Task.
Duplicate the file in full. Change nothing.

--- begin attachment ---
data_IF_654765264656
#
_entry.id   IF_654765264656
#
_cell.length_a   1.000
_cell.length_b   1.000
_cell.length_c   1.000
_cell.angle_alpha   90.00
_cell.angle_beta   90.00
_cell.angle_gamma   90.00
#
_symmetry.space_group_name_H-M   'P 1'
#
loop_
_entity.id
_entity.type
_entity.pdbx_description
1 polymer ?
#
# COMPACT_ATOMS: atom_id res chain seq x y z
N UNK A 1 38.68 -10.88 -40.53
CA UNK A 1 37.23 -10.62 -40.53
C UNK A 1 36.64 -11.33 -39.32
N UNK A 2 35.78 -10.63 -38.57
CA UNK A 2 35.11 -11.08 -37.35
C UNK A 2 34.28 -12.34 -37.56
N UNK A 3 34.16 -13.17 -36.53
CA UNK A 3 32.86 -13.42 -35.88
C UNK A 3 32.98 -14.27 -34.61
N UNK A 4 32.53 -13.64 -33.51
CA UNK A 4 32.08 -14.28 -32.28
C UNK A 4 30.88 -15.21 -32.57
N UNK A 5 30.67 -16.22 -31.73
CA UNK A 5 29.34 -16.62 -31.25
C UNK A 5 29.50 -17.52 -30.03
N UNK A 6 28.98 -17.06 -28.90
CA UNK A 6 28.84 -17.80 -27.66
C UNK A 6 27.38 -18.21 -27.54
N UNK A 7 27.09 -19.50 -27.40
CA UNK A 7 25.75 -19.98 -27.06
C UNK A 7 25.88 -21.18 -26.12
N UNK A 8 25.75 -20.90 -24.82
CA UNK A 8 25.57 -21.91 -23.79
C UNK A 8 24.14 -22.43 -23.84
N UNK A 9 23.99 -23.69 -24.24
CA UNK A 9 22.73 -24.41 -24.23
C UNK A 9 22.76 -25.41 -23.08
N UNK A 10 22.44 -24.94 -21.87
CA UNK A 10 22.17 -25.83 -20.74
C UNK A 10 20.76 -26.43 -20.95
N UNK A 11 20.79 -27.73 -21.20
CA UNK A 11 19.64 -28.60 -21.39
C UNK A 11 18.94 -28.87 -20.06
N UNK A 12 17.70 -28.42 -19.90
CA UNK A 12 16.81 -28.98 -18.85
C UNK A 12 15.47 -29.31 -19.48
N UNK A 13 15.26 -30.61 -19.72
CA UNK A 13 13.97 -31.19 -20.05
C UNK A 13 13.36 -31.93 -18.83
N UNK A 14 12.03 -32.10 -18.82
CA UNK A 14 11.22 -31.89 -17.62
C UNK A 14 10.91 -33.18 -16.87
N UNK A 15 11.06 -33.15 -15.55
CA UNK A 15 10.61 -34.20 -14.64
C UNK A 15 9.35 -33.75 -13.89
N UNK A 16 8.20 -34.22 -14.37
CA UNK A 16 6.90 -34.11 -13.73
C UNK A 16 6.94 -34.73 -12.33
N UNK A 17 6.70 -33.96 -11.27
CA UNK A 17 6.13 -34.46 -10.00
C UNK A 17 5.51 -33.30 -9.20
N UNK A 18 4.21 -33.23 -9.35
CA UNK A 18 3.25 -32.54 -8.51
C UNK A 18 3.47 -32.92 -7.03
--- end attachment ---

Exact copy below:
data_IF_654765264656
#
_entry.id   IF_654765264656
#
_cell.length_a   1.000
_cell.length_b   1.000
_cell.length_c   1.000
_cell.angle_alpha   90.00
_cell.angle_beta   90.00
_cell.angle_gamma   90.00
#
_symmetry.space_group_name_H-M   'P 1'
#
loop_
_entity.id
_entity.type
_entity.pdbx_description
1 polymer ?
#
# COMPACT_ATOMS: atom_id res chain seq x y z
N UNK A 1 38.68 -10.88 -40.53
CA UNK A 1 37.23 -10.62 -40.53
C UNK A 1 36.64 -11.33 -39.32
N UNK A 2 35.78 -10.63 -38.57
CA UNK A 2 35.11 -11.08 -37.35
C UNK A 2 34.28 -12.34 -37.56
N UNK A 3 34.16 -13.17 -36.53
CA UNK A 3 32.86 -13.42 -35.88
C UNK A 3 32.98 -14.27 -34.61
N UNK A 4 32.53 -13.64 -33.51
CA UNK A 4 32.08 -14.28 -32.28
C UNK A 4 30.88 -15.21 -32.57
N UNK A 5 30.67 -16.22 -31.73
CA UNK A 5 29.34 -16.62 -31.25
C UNK A 5 29.50 -17.52 -30.03
N UNK A 6 28.98 -17.06 -28.90
CA UNK A 6 28.84 -17.80 -27.66
C UNK A 6 27.38 -18.21 -27.54
N UNK A 7 27.09 -19.50 -27.40
CA UNK A 7 25.75 -19.98 -27.06
C UNK A 7 25.88 -21.18 -26.12
N UNK A 8 25.75 -20.90 -24.82
CA UNK A 8 25.57 -21.91 -23.79
C UNK A 8 24.14 -22.43 -23.84
N UNK A 9 23.99 -23.69 -24.24
CA UNK A 9 22.73 -24.41 -24.23
C UNK A 9 22.76 -25.41 -23.08
N UNK A 10 22.44 -24.94 -21.87
CA UNK A 10 22.17 -25.83 -20.74
C UNK A 10 20.76 -26.43 -20.95
N UNK A 11 20.79 -27.73 -21.20
CA UNK A 11 19.64 -28.60 -21.39
C UNK A 11 18.94 -28.87 -20.06
N UNK A 12 17.70 -28.42 -19.90
CA UNK A 12 16.81 -28.98 -18.85
C UNK A 12 15.47 -29.31 -19.48
N UNK A 13 15.26 -30.61 -19.72
CA UNK A 13 13.97 -31.19 -20.05
C UNK A 13 13.36 -31.93 -18.83
N UNK A 14 12.03 -32.10 -18.82
CA UNK A 14 11.22 -31.89 -17.62
C UNK A 14 10.91 -33.18 -16.87
N UNK A 15 11.06 -33.15 -15.55
CA UNK A 15 10.61 -34.20 -14.64
C UNK A 15 9.35 -33.75 -13.89
N UNK A 16 8.20 -34.22 -14.37
CA UNK A 16 6.90 -34.11 -13.73
C UNK A 16 6.94 -34.73 -12.33
N UNK A 17 6.70 -33.96 -11.27
CA UNK A 17 6.13 -34.46 -10.00
C UNK A 17 5.51 -33.30 -9.20
N UNK A 18 4.21 -33.23 -9.35
CA UNK A 18 3.25 -32.54 -8.51
C UNK A 18 3.47 -32.92 -7.03